The artwork of Cesare Berlingeri is something between painting, sculpture, and design. The artist—who was born in 1948 in a small hamlet called Cittanova, which is located in the southern Italian province of Reggio Calabria—comes from an unexpected background: church decorator and set designer. Much of his art is intimately tied to this work, but it all began with a struggle as a young man from southern Italy.
“He was born in a place where there is not a lot of opportunity, so he went north to find it,” says Franco Valli, president of Valli Art Gallery in Wynwood, which currently represents Berlingeri in the United States.
When the artist arrived for a promised job, he found out it was totally fake. He eventually found a job as a church decorator in the Italian region of Piedmont, and the 20-something artist was able to start saving money and making art.
By the late 1960s, Berlingeri was hanging out with a group of influential artists, philosophers, and poets in Rome, including the acclaimed painter Tano Festa, who Valli says was “one of his most important friends,” and had a big impact on the artist up until Festa’s death in 1988. As Berlingeri’s social world broadened, so too did his aesthetic horizons.
In 1968, a year marked by intense cultural and political activity, he travelled around Europe, met other artists, and realized the radical departures that contemporary art was making. Before this trip, he was painting mostly abstract figuration and shapes in the vein of Picasso and Kandinsky, but the travel seemed to have triggered something in Berlingeri—”his inspiration was the travel,” Valli says. After the revelatory trip, Berlingeri started employing his art skills in Rome as a designer of sets and costumes for theater and television.
The theater was where the artist started to experiment with large-scale painting and gestures. “One day, when he was working in the theater,” Valli says, “He made a big sky—a big blue sky for the scenographer. When the performance was done, the assistant started to fold the sky. [Berlingeri] started to think, ‘Oh my god, they’re folding sky.’”This moment would change his entire perspective on art.
The artist started to focus on material itself: instead of applying the art to the canvas, the canvas became a work of its own. He started folding canvases into painted sculptures, or art objects, or 3D-paintings (they’re open to interpretation). His work as a set designer started integrating conceptually with his fine art practice, and vice versa.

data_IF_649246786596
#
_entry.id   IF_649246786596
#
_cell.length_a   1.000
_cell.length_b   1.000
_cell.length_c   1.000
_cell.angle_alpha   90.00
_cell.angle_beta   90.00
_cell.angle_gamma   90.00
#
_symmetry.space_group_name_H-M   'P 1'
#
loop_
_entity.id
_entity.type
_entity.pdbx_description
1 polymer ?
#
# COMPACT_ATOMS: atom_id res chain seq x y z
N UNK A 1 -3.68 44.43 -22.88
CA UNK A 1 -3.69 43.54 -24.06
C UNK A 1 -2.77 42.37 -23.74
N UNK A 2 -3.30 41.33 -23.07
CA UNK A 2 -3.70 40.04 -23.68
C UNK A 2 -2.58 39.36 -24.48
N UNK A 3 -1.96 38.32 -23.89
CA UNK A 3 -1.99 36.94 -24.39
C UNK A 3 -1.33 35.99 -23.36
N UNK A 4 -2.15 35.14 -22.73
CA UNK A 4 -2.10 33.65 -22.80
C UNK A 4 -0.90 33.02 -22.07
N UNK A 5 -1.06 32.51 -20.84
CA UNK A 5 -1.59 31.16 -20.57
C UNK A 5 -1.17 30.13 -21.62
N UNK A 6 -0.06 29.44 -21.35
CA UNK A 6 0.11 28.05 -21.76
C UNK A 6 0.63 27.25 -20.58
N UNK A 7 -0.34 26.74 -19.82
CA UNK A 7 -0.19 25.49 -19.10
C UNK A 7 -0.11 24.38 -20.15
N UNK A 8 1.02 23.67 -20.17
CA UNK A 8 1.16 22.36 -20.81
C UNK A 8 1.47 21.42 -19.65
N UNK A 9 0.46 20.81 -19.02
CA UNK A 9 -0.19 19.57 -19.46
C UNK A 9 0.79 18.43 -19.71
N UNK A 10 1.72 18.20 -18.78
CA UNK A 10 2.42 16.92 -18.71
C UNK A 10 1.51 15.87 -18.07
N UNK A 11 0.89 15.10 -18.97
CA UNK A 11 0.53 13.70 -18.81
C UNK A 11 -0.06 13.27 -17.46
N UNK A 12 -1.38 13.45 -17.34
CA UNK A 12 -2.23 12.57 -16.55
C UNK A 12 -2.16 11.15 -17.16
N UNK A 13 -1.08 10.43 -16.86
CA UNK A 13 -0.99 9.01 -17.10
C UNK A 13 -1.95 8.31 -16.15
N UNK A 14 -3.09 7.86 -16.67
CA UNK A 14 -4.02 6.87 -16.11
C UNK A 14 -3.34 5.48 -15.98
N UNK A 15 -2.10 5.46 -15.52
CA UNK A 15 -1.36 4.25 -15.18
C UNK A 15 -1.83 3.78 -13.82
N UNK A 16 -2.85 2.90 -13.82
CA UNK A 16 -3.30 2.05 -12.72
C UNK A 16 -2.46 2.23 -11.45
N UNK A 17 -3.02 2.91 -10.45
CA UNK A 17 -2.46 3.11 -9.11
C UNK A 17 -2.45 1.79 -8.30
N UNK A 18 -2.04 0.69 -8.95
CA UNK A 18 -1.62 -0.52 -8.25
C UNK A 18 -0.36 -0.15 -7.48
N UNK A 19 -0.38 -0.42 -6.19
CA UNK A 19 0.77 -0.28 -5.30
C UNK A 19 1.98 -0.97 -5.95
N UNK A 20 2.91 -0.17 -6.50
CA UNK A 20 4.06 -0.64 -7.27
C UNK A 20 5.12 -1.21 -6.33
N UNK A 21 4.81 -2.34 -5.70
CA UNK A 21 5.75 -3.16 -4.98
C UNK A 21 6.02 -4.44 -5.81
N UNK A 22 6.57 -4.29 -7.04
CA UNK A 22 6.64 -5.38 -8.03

In 1976, Berlingeri worked with Rai TV, the Italian national public broadcasting company, on several productions. From circus costumery to the massive re-creation of a historic flood in a small town in southern Italy, the artist developed large-scale urban interventions, including “Trasparenze” in 1978. A series of works that pushed the boundaries of the canvas by exploring their penetrability and borders through folding and other alterations, these became the artist’s signature moves that would come to define his work.
His work then started to gain more international recognition. Throughout the 80s and 90s, Berlingeri was invited to participate in exhibitions from Milan to Tokyo, all the while he maintained a thriving theater practice in Italy. As the artist remarked in an exhibition catalogue from the time, “In the theatre, I was able to create large pictures that moved on the stage. I gave free rein to my desire to make the stage into a dynamic painting.”
Today, Berlingeri is still perfecting his method of combining the theater and the painting. He works with several assistants to fold massive canvases, work which is physically demanding and intellectually daunting, and does so, supposedly, without falling into the trap of serial production. “Every piece is a unique piece, one of a kind,” says his gallerist Valli, “but the technique never changes.”
The artist, while maintaining and building upon the same method since the 1970s, still manages to avoid uniformity in his oeuvre. “He never repeats the same color,” Valli adds. “Every time, it’s something different.”
Valli sees poetry in the artworks that relate to Berlingeri’s early life of traveling. “When you move from one place to another, you probably take a big blanket and you put all your stuff in it. He started to think about every artwork as a travel from one place to another,” the gallerist says. “You put your memories inside it. The canvas is closed by the fold.”
Rather than relocate to a larger metropolis, Berlingeri lives and works in Taurianova, a small municipality in Southern Italy. Rather than travelling, the artist decided to settle in a familiar region close to home, a place that once contained very little opportunity.